On leaving the third stage the organic ammonia solvent is preferably purified by treatment with an acid, such as sulphuric acid, hydrochloric acid, or phosphoric acid, making it possible to recover an organic phase no longer containing ammonium ions and an aqueous phase containing an ammonium salt. A phosphoric acid fraction recovered at the end of the uranium extraction stage is preferably used for this treatment.
Other features and advantages of the invention can be gathered from the following description, which is given in an illustrative and non-limitative form and with reference to the attached drawings, wherein shown:
FIG. 1 a diagrammatic representation of the various stages of the process of the invention.
FIG. 2 a diagram showing the variations in the distribution or partition coefficient D of the uranium as a function of the neutral extractant concentration in the mixture used for extraction purposes.
FIG. 3 a diagram showing the variations in the partition coefficient D of uranium and iron as a function of the total concentration of extractants of the organic solvent used.
In FIG. 1 the reference A designates the uranium extraction unit, reference B represents a unit for washing the organic solvent leaving the extraction unit, references C1, C2 and C3 designate the three reextraction stages, reference D illustrates the uranium separation unit and reference E designates the organic solvent purification unit.
Phosphoric acid from a production unit and containing 0.05 to 0.20 g/l of uranium, 2 to 5 g/l of iron and a maximum of 2 g/l of calcium is introduced by line 1a into extraction unit A. Said acid has previously undergone an oxidation treatment to bring all the uranium into hexavalent form, whilst the iron is brought into the trivalent state.
In extraction unit A the phosphoric acid is brought into countercurrent contact with an organic solvent introduced by line 3a. This organic solvent has a system of extractants constituted by an acid organophosphorus compound and by a neutral phosphine oxide in accordance with formula (I) and it is advantageously constituted by a mixture of di-2-ethyl-hexyl phosphoric acid (DEHP) and di-n-hexyl-octoxymethyl phosphine oxide (POX 11) diluted in dodecane, the concentration of di-2-ethyl-hexyl-phosphoric acid being 0.1 to 1 M/l and that of the di-n-hexyl-octoxymethyl phosphine oxide 0.025 to 0.25 M/l.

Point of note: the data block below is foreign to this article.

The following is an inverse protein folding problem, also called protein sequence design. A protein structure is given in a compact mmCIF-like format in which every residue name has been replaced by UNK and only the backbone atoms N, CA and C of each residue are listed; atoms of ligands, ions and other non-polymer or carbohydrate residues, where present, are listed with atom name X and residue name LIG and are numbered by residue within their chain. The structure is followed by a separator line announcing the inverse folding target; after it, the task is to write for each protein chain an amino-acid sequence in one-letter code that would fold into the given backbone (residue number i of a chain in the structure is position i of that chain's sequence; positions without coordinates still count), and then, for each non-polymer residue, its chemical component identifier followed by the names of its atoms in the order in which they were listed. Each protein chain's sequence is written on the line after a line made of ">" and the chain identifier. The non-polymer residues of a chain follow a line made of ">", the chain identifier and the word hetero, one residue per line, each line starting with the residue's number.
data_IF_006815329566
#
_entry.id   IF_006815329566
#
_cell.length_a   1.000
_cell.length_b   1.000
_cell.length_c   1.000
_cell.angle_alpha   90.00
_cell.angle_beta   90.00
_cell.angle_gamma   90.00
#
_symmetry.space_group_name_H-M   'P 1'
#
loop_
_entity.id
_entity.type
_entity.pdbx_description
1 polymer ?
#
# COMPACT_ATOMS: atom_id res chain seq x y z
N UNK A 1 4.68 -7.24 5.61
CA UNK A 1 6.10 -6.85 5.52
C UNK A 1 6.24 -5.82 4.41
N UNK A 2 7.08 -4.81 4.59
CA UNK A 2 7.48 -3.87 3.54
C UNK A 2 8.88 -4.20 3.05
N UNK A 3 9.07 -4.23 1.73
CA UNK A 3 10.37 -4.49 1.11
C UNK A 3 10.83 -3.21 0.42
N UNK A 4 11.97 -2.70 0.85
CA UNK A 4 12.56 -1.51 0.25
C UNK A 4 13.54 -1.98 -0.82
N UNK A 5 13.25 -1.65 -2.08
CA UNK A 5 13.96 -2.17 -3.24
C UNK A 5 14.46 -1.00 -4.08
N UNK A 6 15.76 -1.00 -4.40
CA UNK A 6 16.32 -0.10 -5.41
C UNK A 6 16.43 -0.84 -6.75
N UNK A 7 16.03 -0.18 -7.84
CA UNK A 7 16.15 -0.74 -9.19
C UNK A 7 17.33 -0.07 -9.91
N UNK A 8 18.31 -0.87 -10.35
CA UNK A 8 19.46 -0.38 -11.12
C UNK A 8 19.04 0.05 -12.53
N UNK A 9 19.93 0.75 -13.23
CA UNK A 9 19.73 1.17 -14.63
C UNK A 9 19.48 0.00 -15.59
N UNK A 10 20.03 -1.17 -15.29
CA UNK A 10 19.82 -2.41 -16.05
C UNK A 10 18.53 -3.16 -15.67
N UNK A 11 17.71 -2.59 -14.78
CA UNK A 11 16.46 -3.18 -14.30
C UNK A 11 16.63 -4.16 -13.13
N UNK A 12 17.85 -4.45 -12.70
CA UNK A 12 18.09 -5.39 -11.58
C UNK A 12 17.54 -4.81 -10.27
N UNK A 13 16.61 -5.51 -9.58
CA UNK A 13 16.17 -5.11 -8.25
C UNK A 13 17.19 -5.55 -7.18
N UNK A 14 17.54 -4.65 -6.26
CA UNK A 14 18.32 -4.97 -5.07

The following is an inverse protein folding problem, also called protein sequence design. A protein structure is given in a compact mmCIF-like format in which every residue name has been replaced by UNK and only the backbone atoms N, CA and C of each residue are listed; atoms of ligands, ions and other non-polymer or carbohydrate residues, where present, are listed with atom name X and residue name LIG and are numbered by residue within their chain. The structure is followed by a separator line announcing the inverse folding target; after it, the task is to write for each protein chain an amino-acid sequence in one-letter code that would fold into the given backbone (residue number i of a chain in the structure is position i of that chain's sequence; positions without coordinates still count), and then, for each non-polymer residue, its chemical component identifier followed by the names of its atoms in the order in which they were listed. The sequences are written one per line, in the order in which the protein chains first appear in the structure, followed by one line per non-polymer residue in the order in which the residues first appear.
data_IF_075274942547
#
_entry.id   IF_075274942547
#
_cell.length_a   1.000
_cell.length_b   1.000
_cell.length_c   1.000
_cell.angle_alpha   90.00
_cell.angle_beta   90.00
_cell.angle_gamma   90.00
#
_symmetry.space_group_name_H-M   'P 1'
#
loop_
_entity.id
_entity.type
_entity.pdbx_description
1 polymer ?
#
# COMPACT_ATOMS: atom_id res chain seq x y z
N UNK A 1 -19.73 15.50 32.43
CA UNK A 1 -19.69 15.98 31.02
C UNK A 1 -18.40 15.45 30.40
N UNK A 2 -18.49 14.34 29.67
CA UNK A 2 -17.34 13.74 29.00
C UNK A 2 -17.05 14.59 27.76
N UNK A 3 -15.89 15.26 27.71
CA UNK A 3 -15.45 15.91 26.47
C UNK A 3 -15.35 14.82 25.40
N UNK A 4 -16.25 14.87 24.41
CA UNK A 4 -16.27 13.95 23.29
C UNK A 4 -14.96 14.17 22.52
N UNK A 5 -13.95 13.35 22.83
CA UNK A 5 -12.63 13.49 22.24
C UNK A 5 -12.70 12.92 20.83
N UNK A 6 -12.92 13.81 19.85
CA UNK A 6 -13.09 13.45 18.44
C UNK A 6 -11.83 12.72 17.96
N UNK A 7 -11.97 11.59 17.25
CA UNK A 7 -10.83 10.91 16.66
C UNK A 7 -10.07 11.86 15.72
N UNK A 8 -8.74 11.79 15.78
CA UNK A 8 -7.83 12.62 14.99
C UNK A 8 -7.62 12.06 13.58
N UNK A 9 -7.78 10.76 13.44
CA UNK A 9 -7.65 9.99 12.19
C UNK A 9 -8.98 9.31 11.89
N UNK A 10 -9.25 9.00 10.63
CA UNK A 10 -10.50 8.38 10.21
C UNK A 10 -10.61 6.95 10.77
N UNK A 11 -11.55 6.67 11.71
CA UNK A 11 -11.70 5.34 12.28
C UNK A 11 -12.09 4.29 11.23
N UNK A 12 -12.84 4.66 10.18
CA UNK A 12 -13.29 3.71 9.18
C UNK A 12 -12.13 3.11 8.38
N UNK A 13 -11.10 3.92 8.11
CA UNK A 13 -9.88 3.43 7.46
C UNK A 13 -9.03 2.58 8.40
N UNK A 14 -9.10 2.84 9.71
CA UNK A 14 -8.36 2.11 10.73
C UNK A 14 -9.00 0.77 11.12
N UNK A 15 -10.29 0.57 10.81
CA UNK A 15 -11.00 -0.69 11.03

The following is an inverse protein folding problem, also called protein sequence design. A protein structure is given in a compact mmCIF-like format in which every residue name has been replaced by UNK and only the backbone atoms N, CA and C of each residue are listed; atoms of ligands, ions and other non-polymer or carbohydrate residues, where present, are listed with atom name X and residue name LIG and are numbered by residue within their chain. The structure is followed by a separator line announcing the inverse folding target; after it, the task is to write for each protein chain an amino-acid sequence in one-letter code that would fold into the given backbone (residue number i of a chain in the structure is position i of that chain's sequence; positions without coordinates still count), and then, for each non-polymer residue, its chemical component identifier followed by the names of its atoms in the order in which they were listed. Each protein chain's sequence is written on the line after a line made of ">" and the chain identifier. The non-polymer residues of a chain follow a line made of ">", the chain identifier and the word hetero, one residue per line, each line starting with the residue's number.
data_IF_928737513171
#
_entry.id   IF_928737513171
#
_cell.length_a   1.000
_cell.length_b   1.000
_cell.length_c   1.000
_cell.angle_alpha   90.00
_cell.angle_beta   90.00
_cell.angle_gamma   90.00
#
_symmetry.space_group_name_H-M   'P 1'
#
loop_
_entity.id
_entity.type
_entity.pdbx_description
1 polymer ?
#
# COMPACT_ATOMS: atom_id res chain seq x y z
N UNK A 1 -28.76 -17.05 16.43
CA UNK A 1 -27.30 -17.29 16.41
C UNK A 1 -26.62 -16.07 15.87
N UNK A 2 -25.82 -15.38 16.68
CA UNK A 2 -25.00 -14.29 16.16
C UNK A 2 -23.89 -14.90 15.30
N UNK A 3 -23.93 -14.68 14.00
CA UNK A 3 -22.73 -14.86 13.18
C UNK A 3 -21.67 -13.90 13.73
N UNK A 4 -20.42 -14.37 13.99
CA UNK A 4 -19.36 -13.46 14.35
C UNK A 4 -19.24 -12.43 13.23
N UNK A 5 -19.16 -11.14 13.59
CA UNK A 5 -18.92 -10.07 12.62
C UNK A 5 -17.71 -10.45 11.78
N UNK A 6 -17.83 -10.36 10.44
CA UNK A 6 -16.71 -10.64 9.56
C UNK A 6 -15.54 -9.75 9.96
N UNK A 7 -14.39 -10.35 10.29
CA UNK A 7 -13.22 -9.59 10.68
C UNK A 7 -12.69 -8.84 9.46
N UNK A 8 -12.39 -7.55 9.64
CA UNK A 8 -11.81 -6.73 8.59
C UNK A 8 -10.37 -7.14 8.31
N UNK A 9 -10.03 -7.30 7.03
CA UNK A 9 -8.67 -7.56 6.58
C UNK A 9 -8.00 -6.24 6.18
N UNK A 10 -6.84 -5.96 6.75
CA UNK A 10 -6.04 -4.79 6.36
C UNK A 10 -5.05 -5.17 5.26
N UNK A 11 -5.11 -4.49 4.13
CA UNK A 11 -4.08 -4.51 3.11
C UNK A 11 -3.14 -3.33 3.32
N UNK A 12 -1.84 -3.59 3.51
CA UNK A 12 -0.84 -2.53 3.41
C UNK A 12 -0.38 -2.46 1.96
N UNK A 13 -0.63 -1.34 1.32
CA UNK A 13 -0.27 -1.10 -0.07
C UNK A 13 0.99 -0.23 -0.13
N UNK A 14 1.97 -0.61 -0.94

The extraction is performed with a volume ratio of the phosphoric acid to the organic solvent of preferably 1 to 10 and a temperature between 25° and 65° C., preferably close to 40° C.
On leaving the extraction unit A the phosphoric acid substantially no longer containing uranium is discharged by line 1b and the uranium-charged organic solvent, which is also slightly contaminated with metallic ions and in particular ferric ions is discharged by line 3b.
This organic solvent then passes into the washing unit B where it is washed with water in order to essentially eliminate the phosphoric ions entrained by the solvent.
On leaving the washing unit it is introduced by line 3c into the first reextraction stage C1 and then circulates in the following stages C2 and C3.
In stages C2 and C3 it is brought into countercurrent contact with an ammonium carbonate solution introduced into the final stage C3 by line 4a and in stage C1 it is brought into countercurrent contact with the carbonate solution from stage C2 and with ammonia in the form of gaseous ammonia or an ammonia solution injected by line 5 into the carbonate solution which penetrates the final stage C1.
According to the invention the ammoniacal or ammonia flow is regulated by means of a valve controlled by a pH-meter in such a way as to maintain the pH value of the first stage C1 at a value between 8 and 8.5. In the same way the flow of ammonium carbonate solution introduced into the last stage C3 by line 4a is regulated in such a way that it corresponds to 50 to 80% of the stoichiometric quantity necessary for neutralizing on the one hand the di-2-ethyl-hexyl phosphoric acid and transforming on the other hand the uranium into uranyl ammonium tricarbonate.
During the reextraction the organic solvent charged with uranium and iron, which is initially in contact with the ammonia gradually transforms into a hydrated ammonium salt and the aqueous phase travelling in countercurrent is enriched with uranium and iron, whilst the ammonium carbonate reacts with the uranium to form uranyl ammonium tricarbonate which remains in solution and the iron is precipitated in hydroxide form. The aqueous phase containing the uranyl ammonium tricarbonate leaves the first reextraction stage C1 by line 4b and is then directed towards the uranium separation unit D.